On Feb. 1, 1960, four freshmen changed history by not getting lunch.

by | Feb 1, 2010 | COMMUNITY

It had been six years since the landmark Brown V. Board of Education and segregation still reigned supreme. Practically none of the schools had integrated, and state-sponsored racism was still rampant. Then, on this date fifty years ago, these four men- known as The Greensboro Four, revitalized a waning civil rights movement. First, there were four; the next day, over twenty, and within five days, hundreds of students, activists, protesters and ordinary citizens sparked a movement across the American South that would continue until the passage of the Civil Rights Act of 1964.

According to Franklin McCain, one of the four black teenagers who sat at the “whites only” stools:

“Some way through, an old white lady, who must have been 75 or 85, came over and put her hands on my shoulders and said, ‘Boys, I am so proud of you. You should have done this 10 years ago.'”

Their act of defiance changed history, set off the sit-in movement that swept the South and paved the way for a series of changes that transformed American society.

“The moments they sat in those chairs have had a lasting impact on our nation,” President Barack Obama said in an e-mail to the News & Record. “The lessons taught at that five-and-dime challenged us to consider who we are as a nation and what kind of future we want to build for our children.”

Full story from The News-Record

It had been six years since the landmark Brown V. Board of Education and segregation still reigned supreme. Practically none of the schools had integrated, and state-sponsored racism was still rampant. Then, on this date fifty years ago, these four men- known as The Greensboro Four, revitalized a waning civil rights movement. First, there were four; the next day, over twenty, and within five days, hundreds of students, activists, protesters and ordinary citizens sparked a movement across the American South that would continue until the passage of the Civil Rights Act of 1964.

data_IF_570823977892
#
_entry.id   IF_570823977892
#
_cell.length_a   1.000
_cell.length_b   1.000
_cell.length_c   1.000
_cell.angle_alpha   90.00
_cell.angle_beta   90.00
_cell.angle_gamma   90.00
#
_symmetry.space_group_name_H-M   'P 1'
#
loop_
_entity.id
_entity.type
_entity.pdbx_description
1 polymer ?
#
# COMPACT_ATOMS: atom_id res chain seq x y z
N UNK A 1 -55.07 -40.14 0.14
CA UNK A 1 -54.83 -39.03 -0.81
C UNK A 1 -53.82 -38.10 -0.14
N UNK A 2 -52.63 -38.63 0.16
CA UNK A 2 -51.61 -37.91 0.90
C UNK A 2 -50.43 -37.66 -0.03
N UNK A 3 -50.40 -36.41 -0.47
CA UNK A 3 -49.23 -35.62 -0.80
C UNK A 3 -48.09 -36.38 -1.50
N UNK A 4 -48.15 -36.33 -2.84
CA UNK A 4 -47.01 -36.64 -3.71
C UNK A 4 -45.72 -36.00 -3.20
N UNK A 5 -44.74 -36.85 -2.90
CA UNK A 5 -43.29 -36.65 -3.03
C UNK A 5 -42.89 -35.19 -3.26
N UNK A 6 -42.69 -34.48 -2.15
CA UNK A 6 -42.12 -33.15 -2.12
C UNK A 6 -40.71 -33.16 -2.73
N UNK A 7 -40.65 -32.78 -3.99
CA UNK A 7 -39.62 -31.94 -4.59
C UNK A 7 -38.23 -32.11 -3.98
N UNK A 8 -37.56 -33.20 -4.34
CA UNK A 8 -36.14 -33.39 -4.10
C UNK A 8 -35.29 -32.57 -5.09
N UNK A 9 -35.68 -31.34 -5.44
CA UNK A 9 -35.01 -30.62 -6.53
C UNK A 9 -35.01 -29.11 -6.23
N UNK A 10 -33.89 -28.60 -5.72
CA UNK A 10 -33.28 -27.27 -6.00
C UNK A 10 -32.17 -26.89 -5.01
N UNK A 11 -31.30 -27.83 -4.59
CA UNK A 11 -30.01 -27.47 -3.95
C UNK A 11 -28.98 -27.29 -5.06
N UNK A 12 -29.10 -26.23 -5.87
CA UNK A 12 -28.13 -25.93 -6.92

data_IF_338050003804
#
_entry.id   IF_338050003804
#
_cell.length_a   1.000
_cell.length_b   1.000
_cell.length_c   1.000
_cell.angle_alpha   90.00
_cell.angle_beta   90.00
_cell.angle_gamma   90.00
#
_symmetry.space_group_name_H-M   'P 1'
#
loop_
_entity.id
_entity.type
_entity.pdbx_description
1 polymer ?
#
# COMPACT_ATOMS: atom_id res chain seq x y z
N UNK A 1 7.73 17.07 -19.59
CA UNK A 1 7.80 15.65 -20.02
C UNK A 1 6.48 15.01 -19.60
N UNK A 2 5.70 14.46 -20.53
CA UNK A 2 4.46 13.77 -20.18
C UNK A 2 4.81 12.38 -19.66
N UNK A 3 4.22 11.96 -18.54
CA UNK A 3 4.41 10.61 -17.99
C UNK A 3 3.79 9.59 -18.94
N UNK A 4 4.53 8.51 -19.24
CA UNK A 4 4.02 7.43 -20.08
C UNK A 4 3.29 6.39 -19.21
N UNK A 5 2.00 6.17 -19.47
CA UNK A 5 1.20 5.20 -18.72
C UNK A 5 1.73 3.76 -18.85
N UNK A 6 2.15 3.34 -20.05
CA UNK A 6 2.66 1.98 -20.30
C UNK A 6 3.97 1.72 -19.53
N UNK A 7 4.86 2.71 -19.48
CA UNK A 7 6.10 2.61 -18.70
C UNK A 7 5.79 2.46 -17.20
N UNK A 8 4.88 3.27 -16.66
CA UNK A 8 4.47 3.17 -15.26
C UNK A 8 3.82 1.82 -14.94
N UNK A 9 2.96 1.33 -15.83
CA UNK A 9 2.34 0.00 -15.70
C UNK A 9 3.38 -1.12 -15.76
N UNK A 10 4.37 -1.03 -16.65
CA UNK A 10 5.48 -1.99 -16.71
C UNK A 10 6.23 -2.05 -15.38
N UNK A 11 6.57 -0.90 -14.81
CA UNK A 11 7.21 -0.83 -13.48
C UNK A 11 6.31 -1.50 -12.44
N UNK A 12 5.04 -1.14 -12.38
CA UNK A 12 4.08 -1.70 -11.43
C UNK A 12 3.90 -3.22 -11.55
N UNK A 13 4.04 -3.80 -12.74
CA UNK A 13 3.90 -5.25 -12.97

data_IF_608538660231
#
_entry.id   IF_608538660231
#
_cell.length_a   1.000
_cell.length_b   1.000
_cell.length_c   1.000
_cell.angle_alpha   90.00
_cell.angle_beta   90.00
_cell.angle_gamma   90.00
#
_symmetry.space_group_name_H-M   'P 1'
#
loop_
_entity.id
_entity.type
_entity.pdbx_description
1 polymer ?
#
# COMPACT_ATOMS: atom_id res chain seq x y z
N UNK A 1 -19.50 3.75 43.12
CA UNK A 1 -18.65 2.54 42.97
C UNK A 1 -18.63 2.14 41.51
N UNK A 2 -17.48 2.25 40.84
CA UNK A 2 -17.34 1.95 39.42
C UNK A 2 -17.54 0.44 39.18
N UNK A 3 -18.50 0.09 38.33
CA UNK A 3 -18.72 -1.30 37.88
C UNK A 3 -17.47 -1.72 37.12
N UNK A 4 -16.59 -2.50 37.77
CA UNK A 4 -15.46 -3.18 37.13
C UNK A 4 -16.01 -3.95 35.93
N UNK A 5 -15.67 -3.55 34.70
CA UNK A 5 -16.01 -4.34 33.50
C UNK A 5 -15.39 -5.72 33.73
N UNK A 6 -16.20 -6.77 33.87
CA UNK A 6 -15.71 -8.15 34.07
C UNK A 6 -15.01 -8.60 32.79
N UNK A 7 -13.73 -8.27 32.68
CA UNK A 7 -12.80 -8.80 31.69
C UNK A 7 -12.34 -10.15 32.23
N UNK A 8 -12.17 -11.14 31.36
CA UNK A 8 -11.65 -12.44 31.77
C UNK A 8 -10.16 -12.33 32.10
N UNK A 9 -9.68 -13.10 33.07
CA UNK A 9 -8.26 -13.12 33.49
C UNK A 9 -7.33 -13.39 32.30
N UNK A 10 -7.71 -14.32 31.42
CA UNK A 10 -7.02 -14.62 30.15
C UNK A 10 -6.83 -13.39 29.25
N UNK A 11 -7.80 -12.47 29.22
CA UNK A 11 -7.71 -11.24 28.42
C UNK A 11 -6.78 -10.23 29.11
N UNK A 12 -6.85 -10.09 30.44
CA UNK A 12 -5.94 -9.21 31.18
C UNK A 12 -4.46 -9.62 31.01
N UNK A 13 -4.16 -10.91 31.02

According to Franklin McCain, one of the four black teenagers who sat at the “whites only” stools:

“Some way through, an old white lady, who must have been 75 or 85, came over and put her hands on my shoulders and said, ‘Boys, I am so proud of you. You should have done this 10 years ago.'”

Their act of defiance changed history, set off the sit-in movement that swept the South and paved the way for a series of changes that transformed American society.

“The moments they sat in those chairs have had a lasting impact on our nation,” President Barack Obama said in an e-mail to the News & Record. “The lessons taught at that five-and-dime challenged us to consider who we are as a nation and what kind of future we want to build for our children.”

Full story from The News-Record

Matt Ringer

Matt Ringer

A meat popsicle.




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